Tuesday, July 30, 2013

Paper Pods?

I've mentioned Anne to you before (I've been mentoring her for over a year).  We meet once a week if we have no conflicts.  Although we usually paint with watercolors, this past week she brought back an acrylic she had started many months ago.  She had gotten as far as the background and then got painter's block when it came to tackling the foreground.  She finally decided it was time to face the music.  And the paint brush!

The first thing we did was re-examine what she'd already painted to date (and we reminded ourselves of what her initial goal was:  to keep an impressionistic, almost abstract quality to the painting), and then we talked about strategy to go to the next step.  


Anne's sister took this picture while visiting Edge Water Farms (which specializes in perennials)
near Morse Mountain in Maine two years ago.
She was eager to start painting the poppy pods, but I reminded her that she would need more "information"placed behind the pods before putting on what I consider the final touches (the pods).  Remember, you paint from background to middle ground and lastly to the foreground.  If you skip the middle ground, it never feels right.

To help us "see" better, we turned her painting (and her reference photo) upside down so that she could get a fresh look at her abstract massed shapes.  That helped her see areas that still needed work.  When that was done, she again wanted to start on the pods (!) and I encouraged (allowed?!) her to paint some of the ones furthest in the background...I mainly wanted her to test her colors against her background to be sure those distant pods stayed "distant".  Painting those helped her to understand that she had to paint them much darker than she thought so that they don't "jump into the foreground".  

Then, when she thought she was now finally, truly ready to go in with her whiter pods, I reminded her of something else we had discussed early on:  decide on your focal area and make sure the surrounding colors will support your focus (e.g. if her main pods are to be some shade of white, she needs darker colors around them to make them pop).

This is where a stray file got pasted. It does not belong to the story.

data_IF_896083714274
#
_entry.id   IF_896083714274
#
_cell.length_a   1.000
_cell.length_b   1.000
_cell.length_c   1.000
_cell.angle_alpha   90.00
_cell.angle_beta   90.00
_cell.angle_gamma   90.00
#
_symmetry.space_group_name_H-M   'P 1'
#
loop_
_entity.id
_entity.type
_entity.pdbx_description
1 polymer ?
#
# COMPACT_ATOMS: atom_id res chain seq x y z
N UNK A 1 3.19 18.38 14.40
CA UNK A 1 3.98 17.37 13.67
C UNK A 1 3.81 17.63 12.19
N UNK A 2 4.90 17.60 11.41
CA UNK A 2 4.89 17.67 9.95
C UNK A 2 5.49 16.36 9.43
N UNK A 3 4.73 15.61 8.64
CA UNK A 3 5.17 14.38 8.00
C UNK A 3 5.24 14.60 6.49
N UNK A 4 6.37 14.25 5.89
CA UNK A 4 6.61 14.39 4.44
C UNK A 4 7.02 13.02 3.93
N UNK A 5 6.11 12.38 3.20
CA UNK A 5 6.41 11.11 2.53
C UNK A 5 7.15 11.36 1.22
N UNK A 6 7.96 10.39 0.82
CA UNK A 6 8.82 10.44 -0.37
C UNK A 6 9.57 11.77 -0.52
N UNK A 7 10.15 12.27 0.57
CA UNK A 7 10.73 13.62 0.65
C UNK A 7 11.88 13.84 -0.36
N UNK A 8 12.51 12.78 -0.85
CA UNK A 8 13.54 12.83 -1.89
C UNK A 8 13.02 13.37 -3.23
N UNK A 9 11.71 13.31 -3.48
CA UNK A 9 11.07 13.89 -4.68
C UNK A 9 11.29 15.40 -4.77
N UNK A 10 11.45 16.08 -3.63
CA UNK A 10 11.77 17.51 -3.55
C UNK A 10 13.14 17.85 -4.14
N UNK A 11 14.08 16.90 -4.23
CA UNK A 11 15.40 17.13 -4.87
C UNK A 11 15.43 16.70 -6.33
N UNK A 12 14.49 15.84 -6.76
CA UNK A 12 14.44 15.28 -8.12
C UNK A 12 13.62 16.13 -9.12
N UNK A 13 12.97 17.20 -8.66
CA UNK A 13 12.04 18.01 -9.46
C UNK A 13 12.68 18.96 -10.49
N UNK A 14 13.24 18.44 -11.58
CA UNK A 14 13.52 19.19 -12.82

In her reference photo, the pods are scattered literally everywhere and not necessarily in a pattern that makes for the strongest composition. (Note: One side benefit of having her paint some of the distant pods was that I observed she was painting them too small...not in proportion to her larger canvas.)  So...


Playing with the pattern of "paper pods" to lead your viewer's eye into the picture.  She added many more pods after this great start.  We concentrated on overlapping some shapes and receding them in size as the picture plane itself receded.
I had her measure several of the pods to get a better idea of their size relative to the overall picture (I'll tackle this aspect of proportionate sizing in a future post...it's such a critical step to go through).  She was amazed at how much bigger the pods needed to be than what she had thought at first.  Then I had her cut out paper circles that were representative of the right sizes and shapes, and she taped them to her canvas with blue tape on the back.  She was then free to move the pods around into a pattern that pleased her.  This gave her the added benefit of seeing what her background looked like against her focal area (bottom left).  She could pull the circles off, adjust her background and be more prepared to move to the next step of painting the pods.  

Anne's next challenge will be to insert the pods into the scene without making them feel pasted on (like her paper pods!).  Stay tuned for the next step(s).  Anne, thanks for letting me share our story!



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